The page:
The posterior distribution of electoral votes is a popular topic, and an area of strong disagreement, among data scientists. Consider this posterior from FiveThirtyEight.

Below is a posterior probability distribution from the FiveThirtyEight website for August 13, 2020. This was created using the same data as the above distribution, but is displayed differently. For each electoral result, the height of the bar represents the probability that a given event will occur. However, there are no labels on the y-axis telling us what the specific probability of each outcome is. And that is OK! The specific values are not that useful. If we removed the labels on our own y-axes, would it matter? Probably not. Anytime there are many possible outcomes — 539, in this case — we stop looking at specific outcomes and, instead, look at where most of the “mass” of the distribution lies.

Below is the posterior probability distribution from The Economist, also from August 13, 2020. This looks confusing at first because they chose to combine the axes for Republican and Democratic electoral votes. The Economist was less optimistic, relative to FiveThirtyEight, about Trump’s chances in the election.

These two models, built by smart people using similar data sources, have reached fairly different conclusions. Data science is difficult! There is not one “right” answer. Real life is not a problem set.

Watch the makers of these two models throw shade at each other on Twitter! Eliot Morris is one of the primary authors of the Economist model. Nate Silver is in charge of 538. They don’t seem to be too impressed with each other’s work! More smack talk here and here.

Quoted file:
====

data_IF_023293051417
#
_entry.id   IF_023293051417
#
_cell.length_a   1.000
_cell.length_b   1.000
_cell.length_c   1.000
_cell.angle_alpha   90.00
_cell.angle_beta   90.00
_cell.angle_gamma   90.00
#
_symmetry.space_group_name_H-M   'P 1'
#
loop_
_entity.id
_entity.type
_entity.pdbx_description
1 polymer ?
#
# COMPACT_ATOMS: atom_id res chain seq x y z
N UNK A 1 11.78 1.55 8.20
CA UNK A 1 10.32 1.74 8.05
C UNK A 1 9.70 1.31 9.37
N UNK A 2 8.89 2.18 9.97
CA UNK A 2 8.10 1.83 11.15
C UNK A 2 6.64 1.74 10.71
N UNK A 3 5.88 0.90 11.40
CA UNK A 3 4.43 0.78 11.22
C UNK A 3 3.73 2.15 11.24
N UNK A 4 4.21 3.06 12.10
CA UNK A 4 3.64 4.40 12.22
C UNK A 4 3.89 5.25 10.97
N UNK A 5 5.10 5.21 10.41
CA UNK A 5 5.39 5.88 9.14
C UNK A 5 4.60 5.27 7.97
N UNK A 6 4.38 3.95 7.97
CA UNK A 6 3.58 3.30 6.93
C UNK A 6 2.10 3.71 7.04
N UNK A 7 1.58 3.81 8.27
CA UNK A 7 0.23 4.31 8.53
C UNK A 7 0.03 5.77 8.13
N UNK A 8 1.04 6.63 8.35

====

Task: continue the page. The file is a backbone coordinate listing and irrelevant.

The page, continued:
There are many questions you could explore with posterior distributions. They can relate to the past, present, or future.

  • Past: How many electoral votes would Hilary Clinton have won if she had picked a different VP?
  • Present: What are the total campaign donations from Harvard faculty?
  • Future: How many electoral votes will the Democratic candidate for president win in 2024?

5.2.4 Height

Question: What is the height of the next adult male we will meet?

The three examples above are all discrete probability distributions, meaning that the outcome variable can only take on a limited set of values. A coin flip has two outcomes. The sum of a pair of dice has 11 outcomes. The total electoral votes for the Democratic candidate has 539 possible outcomes. In the limit, we can also create continuous probability distributions which have an infinite number of possible outcomes. For example, the average height for an American male could be any real number between 0 inches and 100 inches. (Of course, an average value anywhere near 0 or 100 is absurd. The point is that the average could be 68.564, 68.5643, 68.56432 68.564327, or any real number.)

All the characteristics for discrete probability distributions which we reviewed above apply just as much to continuous probability distributions. For example, we can create mathematical, empirical and posterior probability distributions for continuous outcomes just as we did for discrete outcomes.

The empirical distribution involves using data from the National Health and Nutrition Examination Survey (NHANES).